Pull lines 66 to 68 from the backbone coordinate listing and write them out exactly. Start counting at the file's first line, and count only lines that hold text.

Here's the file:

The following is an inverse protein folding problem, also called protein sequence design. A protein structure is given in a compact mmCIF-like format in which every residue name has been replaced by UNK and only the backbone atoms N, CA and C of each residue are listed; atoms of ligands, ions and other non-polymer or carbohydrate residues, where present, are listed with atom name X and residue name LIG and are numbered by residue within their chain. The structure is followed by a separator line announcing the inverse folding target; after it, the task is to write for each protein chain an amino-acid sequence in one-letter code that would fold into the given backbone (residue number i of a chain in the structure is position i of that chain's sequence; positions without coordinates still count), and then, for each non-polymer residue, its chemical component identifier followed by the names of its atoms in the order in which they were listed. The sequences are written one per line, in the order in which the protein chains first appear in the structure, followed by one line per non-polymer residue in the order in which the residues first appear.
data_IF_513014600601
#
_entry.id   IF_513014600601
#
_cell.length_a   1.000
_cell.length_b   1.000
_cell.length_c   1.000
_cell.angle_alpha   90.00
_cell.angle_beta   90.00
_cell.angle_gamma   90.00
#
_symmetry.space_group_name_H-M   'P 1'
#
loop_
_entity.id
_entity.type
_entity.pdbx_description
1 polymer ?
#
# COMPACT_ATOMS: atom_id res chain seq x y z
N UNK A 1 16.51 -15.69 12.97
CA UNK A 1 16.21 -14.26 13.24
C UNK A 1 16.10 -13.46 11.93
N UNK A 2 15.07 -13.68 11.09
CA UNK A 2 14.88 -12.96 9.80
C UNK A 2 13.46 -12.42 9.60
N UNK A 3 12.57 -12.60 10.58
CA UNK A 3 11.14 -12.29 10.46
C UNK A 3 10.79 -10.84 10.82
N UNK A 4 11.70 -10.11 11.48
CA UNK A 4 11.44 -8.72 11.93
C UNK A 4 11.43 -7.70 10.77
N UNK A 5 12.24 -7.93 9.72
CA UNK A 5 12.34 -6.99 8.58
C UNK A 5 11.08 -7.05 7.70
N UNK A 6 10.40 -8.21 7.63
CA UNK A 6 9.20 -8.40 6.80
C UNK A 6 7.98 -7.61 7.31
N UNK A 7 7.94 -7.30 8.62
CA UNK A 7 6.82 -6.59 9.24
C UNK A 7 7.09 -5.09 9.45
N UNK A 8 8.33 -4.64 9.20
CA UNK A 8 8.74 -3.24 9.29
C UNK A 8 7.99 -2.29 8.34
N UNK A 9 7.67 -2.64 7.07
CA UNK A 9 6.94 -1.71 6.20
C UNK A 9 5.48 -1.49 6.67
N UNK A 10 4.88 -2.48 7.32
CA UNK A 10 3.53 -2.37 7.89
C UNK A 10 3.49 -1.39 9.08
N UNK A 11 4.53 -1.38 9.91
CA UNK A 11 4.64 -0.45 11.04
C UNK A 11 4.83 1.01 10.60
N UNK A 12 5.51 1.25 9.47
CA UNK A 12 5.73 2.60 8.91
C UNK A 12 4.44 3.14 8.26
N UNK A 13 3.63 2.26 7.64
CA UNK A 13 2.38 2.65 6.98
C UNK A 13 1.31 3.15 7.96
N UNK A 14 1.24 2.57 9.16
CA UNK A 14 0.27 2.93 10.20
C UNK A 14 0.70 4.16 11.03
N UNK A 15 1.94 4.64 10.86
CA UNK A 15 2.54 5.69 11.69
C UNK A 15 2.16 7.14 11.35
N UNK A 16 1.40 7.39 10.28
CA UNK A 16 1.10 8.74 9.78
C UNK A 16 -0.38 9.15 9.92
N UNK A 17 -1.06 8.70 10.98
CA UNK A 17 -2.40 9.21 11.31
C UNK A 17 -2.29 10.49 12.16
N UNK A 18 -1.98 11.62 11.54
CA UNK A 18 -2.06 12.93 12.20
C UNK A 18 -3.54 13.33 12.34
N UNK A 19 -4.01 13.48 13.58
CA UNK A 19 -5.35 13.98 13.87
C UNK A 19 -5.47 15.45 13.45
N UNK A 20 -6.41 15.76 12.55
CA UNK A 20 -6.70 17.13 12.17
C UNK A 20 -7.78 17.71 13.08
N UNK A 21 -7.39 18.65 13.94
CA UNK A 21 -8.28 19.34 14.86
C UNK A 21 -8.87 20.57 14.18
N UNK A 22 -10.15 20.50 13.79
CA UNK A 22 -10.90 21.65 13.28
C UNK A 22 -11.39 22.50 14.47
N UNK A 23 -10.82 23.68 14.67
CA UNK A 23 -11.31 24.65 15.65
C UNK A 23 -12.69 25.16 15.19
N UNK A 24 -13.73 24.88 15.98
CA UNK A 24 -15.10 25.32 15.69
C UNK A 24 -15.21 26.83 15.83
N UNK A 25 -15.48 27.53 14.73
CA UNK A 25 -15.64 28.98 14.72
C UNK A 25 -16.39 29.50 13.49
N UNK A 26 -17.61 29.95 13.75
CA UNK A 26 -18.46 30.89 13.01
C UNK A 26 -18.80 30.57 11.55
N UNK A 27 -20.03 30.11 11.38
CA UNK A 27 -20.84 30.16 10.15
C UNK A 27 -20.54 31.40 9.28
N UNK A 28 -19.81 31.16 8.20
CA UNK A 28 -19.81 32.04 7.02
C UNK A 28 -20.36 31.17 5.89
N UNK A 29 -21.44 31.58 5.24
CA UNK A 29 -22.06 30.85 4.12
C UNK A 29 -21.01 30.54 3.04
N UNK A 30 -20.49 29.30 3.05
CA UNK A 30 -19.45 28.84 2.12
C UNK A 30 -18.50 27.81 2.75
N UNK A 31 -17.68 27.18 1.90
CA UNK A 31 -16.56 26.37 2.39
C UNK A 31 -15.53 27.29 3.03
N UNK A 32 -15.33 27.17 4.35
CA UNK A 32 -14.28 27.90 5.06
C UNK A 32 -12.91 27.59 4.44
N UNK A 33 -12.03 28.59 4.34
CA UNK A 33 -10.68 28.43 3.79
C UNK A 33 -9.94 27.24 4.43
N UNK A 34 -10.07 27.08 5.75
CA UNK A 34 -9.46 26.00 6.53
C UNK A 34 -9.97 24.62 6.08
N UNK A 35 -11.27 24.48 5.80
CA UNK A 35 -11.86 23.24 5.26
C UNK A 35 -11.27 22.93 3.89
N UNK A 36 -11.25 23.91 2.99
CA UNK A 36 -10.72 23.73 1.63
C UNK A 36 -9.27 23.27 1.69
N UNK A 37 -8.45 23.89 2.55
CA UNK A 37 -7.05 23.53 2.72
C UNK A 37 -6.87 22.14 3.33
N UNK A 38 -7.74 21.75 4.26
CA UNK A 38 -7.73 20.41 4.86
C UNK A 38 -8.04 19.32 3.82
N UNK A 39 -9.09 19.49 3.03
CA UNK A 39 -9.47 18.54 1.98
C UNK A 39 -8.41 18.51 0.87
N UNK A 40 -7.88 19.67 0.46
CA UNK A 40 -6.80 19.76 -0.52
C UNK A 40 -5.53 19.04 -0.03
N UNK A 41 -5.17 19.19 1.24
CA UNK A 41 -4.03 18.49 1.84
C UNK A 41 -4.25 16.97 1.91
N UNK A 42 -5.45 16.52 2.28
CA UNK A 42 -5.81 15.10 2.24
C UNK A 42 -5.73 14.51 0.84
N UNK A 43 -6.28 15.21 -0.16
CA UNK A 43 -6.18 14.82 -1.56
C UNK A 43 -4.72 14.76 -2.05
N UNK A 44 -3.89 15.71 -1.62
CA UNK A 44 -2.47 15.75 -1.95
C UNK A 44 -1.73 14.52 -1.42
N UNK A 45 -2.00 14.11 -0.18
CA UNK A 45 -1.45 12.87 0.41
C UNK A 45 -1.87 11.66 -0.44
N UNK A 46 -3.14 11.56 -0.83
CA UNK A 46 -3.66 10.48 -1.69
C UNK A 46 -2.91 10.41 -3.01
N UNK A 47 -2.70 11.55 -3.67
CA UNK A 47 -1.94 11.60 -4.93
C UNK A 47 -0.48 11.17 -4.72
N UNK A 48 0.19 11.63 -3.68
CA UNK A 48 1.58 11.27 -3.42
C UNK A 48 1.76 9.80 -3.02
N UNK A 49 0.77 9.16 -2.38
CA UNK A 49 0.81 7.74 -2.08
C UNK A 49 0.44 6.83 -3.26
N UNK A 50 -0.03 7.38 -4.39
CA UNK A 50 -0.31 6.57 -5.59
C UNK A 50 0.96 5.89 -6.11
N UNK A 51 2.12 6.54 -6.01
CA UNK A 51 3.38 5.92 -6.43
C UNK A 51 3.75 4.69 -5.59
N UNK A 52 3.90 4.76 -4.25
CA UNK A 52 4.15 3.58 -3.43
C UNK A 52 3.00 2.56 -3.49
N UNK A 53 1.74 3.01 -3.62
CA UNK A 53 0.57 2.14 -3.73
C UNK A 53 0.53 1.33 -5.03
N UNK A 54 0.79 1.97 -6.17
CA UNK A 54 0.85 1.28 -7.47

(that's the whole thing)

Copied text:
C UNK A 15 2.16 7.14 11.35
N UNK A 16 1.40 7.39 10.28
CA UNK A 16 1.10 8.74 9.78